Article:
I think what happened is that there was a whole movement of romanticization—is that how you say it? There's this romanticization with the idea of the essential Chicano. You know? Familia. La Raza. Aztlán. All that stuff. You see one of the things that happens with my filmmaking which is in a sense probably the same philosophy that Sandra [Cisneros] has: we have to go into the deepest, darkest inner self. And really look at it. And really investigate it. And make it a work of art since we're artists and turn it into something good. She says that in Ray's film Texas Voices, and I feel the same way. I have the same feeling. And I felt I had to look at the Mexican family and all its secrets and its darkness and use it as a work of art to kind of reflect the fact that a lot of us have a dark side. I think that's why The Devil is important, because it's probably one of the few kind of large documentaries that looks at the dark side of the Mexican's family. It's not Mi Familia, you know?
H.T.
Claro. What about the devil and late capitalism? José Limón has written about the devil and late capitalism and its effects in South Texas, especially, particularly among women, and it seems to me that Señorita Extraviada has the devil at [End Page 67] work there, too.
L.P.
Interesting. What did José Limón say? I don't know about this.
H.T.
José Limon has a text, Dancing With the Devil, in which the notion, the metaphysical entity is used to control young women in South Texas at a particular point in history, right? The point in history in which late capitalism is penetrating into that cultural space.
L.P.
So it's being used as a manipulation. Yes. But then you can't entirely discount the fact that it's true. Right?
H.T.
Yes.
L.P.
That it's true. That the devil, evil—since we are like good and evil—is used. In Señorita Extraviada, it's really . . . how can I say? It fulfills itself. It fulfills that prophecy. That is exactly what is happening. That evil has been allowed to thrive from there if we look at it in a more metaphorical way. That, I think, is what is happening. Evil has been fostered and allowed to thrive in late capitalism. It is a decay of capitalism. Right there, you see it at the same time. You're seeing both things.
H.T.
You took about approximately how many feet of film on Señorita Extraviada?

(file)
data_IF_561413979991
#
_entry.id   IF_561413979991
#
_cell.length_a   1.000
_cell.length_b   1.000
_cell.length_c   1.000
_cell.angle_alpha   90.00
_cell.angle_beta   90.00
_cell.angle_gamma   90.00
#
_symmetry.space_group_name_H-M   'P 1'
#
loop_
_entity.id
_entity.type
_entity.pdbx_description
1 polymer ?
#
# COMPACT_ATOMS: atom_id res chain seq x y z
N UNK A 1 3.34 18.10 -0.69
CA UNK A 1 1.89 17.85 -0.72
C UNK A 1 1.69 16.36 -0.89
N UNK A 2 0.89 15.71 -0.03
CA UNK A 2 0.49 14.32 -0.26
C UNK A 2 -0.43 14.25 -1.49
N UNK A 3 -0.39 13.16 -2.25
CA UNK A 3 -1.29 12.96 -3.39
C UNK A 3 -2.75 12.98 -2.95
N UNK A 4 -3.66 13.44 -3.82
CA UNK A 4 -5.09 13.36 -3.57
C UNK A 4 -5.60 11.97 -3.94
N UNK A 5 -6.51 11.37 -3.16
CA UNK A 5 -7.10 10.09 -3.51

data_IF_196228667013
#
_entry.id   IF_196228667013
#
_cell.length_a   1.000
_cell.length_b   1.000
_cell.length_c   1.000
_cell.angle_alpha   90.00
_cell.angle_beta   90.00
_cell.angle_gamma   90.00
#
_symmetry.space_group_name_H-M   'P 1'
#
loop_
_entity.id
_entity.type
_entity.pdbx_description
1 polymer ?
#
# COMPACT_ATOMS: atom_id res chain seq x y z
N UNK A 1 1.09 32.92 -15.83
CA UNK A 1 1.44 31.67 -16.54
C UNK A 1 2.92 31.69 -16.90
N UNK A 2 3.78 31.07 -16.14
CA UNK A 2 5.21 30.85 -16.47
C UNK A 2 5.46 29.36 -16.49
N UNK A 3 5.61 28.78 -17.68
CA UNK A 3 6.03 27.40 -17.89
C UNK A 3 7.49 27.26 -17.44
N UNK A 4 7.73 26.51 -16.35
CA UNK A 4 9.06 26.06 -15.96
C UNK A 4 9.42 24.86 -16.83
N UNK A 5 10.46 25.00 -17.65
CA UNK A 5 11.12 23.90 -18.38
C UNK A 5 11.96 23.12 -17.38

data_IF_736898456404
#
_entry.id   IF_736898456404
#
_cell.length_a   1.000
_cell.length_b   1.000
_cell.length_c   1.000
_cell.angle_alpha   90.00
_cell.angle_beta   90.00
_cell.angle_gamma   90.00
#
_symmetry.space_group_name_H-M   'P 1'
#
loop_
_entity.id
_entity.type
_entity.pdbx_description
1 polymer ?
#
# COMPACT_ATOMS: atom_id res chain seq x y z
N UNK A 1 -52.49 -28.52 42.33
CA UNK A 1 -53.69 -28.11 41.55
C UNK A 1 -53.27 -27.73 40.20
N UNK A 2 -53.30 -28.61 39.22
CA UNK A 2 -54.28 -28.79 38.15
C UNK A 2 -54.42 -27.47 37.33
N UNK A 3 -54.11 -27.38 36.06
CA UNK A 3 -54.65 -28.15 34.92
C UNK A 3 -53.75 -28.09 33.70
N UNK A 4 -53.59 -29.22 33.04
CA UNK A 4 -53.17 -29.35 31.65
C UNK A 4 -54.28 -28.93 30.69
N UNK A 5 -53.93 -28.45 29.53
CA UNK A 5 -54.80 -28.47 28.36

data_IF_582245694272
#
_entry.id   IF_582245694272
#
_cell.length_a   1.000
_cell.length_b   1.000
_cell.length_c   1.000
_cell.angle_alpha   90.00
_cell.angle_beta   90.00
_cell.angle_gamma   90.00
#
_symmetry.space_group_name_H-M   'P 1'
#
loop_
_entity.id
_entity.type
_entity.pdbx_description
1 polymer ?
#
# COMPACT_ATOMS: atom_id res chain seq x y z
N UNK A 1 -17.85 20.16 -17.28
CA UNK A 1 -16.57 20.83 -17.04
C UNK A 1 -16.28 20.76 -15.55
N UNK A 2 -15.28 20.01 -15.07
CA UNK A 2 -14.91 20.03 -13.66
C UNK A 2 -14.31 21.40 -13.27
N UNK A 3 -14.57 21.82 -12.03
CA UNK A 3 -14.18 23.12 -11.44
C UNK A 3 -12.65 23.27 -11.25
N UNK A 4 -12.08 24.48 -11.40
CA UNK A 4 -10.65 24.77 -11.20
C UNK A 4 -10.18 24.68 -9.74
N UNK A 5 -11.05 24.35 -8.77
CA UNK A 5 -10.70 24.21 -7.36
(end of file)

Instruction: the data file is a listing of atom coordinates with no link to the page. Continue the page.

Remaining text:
L.P.
That's hard to say. I couldn't tell you. Really.
H.T.
Your camera person? What role did he/she play?
L.P.
My camera person and I have been working together for more than twelve years, so he and I are like brother and sister. We share, you know, an artistic kind of sensibility so that it's very easy for us to communicate. I was looking at Goya and some of the dark, very dark, paintings from Goya that I adore. I love them. I think they're just brilliant. We shared that, and I said, "Kyle, this is somewhat what I would like to do." But knowing that, I had a film that had to have a chronology, that had to have stock footage that we did not shoot. It had a lot of elements that were beyond our control, but some of the visuals do suggest Goya. We have that kind of relationship. And then, we also talk about what does it mean? What is labor? Who works? I mean, there's the theme of hands and feet in the film. The hands of the hands that were. The feet have to do with one of the serial killers that was very obsessed with shoes, but that's not ever told in the film, but it's kind of alluded to. There is a lot of that sort of thing that we discuss before.
H.T.
That was some of the layering that you were wanting to get into your film?
L.P.
Yes, yes, yes. I think there's quite a bit of layering. There's also the absence of the destroyed bodies of the girls, which was a very important point for me because I had seen some of the photographers' works that took pictures. They took pictures of the girls when they were destroyed and found, and it was very gory and very degrading. And the girls just became numbers, and it was very upsetting for most women to see these bodies. So I made a point of never showing a dead body. You see bones, you see things, but what I wanted to do was create a feeling of love for the girls. It was a requiem. The music suggests a requiem - that was another thing I wanted to do. I wanted to do all this different layering that works in a subliminal level for all of us.